6. The camshaft is a hydraulic roller from Comp Cams. It has been ground with an eye toward overall street performance and not just peak horsepower. Duration is 247 degrees for the intakes and 255 for the exhausts at 0.050-inch tappet lift. The lobe separation is 113 degrees and with stock ratio rockers—gross valve lift will be 0.637 inch for both the intakes and exhausts.
LS Kit
7. For cylinder heads, we wanted something that was capable of moving plenty of air and making power. So, we went with a pair of fully CNC-ported heads from Brodix. They came fully assembled, but here we’ve disassembled them for a full inspection. The valves are sized at 2.100/1.600 with a 70cc combustion chamber to help keep the combustion ratio manageable with the big 4.00-inch stroke.
Square port heads
8. When trying to make big power, it’s just easier if you go with the LS3-style square-port heads. But we wanted to stick with LS1-style cathedral ports because a lot of people are still using the Gen III 5.3 and 4.8 engines with the cathedral ports for engine swaps because they are cheap and plentiful (FiTech makes intakes that fit both cathedral- and square-port heads). Anyhow, it is cool to see that Brodix is still developing cathedral-port programs for its customers. These 245cc intake ports are actually a new design that flows a healthy 370-plus cfm!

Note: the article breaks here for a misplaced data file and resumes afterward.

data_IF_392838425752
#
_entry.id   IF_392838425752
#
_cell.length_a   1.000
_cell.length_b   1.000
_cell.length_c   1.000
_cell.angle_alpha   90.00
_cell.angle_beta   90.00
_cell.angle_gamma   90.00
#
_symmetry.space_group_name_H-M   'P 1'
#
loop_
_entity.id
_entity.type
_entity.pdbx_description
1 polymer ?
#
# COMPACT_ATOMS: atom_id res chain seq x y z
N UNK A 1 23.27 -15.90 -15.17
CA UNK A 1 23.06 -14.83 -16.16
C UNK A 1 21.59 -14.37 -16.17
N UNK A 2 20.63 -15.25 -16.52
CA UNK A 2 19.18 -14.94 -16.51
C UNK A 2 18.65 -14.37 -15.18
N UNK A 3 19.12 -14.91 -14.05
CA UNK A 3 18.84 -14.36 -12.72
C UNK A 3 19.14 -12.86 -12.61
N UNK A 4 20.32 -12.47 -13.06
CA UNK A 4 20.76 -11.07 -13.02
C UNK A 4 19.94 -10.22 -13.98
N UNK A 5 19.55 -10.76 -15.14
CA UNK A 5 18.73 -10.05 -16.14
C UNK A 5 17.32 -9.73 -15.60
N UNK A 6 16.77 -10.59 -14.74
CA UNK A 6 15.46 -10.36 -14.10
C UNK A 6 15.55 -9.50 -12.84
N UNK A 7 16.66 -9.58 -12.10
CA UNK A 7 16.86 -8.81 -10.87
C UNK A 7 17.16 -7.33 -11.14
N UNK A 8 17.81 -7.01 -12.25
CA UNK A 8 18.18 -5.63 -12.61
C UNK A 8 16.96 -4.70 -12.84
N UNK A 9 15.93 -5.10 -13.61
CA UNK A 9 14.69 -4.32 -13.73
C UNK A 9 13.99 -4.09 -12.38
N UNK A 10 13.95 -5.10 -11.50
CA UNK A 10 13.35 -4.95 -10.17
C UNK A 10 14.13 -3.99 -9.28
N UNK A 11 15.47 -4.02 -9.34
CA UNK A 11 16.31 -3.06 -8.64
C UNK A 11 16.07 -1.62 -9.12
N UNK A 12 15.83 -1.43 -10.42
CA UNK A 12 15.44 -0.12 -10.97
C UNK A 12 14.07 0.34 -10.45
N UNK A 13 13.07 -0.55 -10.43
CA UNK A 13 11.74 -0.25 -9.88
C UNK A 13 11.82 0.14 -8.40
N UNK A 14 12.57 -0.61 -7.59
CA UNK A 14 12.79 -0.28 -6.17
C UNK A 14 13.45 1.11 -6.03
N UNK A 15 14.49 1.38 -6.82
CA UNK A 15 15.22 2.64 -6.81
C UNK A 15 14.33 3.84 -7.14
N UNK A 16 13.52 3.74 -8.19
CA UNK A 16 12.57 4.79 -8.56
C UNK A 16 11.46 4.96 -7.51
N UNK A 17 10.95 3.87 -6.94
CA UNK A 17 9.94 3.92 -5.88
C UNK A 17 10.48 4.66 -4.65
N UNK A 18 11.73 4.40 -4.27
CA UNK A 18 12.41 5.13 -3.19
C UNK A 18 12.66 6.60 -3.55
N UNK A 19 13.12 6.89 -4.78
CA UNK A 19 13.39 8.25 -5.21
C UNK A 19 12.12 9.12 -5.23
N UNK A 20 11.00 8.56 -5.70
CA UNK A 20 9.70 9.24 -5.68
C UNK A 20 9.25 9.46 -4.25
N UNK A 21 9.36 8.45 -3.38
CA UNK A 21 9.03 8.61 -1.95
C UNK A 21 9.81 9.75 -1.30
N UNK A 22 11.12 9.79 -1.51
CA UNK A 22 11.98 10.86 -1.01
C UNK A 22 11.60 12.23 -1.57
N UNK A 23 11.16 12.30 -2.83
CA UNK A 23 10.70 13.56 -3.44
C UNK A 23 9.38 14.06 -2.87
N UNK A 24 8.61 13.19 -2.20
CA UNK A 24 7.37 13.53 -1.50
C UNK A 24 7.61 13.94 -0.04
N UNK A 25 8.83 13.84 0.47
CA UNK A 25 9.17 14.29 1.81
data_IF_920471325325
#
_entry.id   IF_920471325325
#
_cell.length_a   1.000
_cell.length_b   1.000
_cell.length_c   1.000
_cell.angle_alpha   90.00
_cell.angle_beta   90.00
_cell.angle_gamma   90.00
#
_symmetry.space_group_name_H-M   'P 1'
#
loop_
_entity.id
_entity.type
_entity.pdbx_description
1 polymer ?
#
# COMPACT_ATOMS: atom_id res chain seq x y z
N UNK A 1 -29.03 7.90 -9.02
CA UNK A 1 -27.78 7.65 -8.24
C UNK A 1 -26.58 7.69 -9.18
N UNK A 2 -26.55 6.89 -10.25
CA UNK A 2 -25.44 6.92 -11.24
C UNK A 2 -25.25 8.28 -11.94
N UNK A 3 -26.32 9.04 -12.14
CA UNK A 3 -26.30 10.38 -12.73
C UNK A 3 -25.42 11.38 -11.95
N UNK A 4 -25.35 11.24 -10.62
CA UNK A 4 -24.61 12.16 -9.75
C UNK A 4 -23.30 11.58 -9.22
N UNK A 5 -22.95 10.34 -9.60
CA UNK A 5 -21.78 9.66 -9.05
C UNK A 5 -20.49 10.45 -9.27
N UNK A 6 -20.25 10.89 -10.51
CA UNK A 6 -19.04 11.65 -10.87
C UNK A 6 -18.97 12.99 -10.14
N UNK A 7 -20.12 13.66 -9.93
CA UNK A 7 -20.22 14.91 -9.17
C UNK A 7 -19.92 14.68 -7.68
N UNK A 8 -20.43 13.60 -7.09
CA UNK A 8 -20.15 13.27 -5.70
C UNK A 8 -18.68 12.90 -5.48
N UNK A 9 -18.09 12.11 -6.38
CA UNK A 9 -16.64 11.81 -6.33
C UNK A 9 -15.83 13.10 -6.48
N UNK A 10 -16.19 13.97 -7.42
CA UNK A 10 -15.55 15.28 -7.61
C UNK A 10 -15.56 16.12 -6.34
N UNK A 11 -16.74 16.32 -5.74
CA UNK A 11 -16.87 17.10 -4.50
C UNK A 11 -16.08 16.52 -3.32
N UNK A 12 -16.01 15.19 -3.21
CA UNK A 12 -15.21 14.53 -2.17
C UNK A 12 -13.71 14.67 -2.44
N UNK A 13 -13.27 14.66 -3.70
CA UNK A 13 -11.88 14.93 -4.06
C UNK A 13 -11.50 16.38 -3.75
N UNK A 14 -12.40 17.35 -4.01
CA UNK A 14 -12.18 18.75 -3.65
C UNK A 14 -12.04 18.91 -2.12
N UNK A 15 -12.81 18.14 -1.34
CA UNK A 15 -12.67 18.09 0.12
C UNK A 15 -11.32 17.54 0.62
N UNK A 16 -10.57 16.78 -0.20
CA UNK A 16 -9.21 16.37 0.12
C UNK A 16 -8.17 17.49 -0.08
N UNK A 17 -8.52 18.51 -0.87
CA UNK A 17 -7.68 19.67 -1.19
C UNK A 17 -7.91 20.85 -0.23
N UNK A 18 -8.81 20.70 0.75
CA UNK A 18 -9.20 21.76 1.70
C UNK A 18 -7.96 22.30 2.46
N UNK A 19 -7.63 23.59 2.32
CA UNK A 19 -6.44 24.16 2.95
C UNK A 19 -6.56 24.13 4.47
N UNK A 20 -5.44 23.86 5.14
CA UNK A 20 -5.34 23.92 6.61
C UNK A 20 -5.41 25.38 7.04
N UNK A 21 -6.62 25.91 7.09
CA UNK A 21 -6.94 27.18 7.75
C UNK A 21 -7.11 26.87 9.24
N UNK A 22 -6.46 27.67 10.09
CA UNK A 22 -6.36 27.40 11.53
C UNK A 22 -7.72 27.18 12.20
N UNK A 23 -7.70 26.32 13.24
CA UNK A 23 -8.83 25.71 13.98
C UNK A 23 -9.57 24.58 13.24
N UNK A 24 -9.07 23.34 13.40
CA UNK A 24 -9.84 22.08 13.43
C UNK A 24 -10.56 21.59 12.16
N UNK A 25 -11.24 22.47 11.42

LS Kit
9. The FiTech ECU can use the stock knock sensors. Some like this, but since we’ve made so many changes (cam, valvetrain components, displacement, rpm operating range) we feel the stock knock sensors won’t be much use. The FiTech ECU will work just fine without the knock sensors, so we also took the opportunity to swap out the stock valley cover with the two large depressions that tend to collect oil, moisture, and dirt and replaced it with a super sanitary valley cover from ICT Billet.
LS Kit
10. The intake manifold that FiTech has designed includes nice, thick flanges. O-rings replace intake gaskets like on most other LS systems and makes installation a breeze.
LS Kit in someones hands
11. The fabricated intake is definitely a beautiful piece with really nice black anodizing. Even though the sheetmetal is 3mm-thick aluminum, FiTech says it is good for up to 30 psi of boost.
LS Kit up close
12. Here’s a look at the inside of the intake. The plenum volume seems a bit small, but each runner is bell-mouthed to help improve airflow into the combustion chambers.
A Picture of throttle body bolts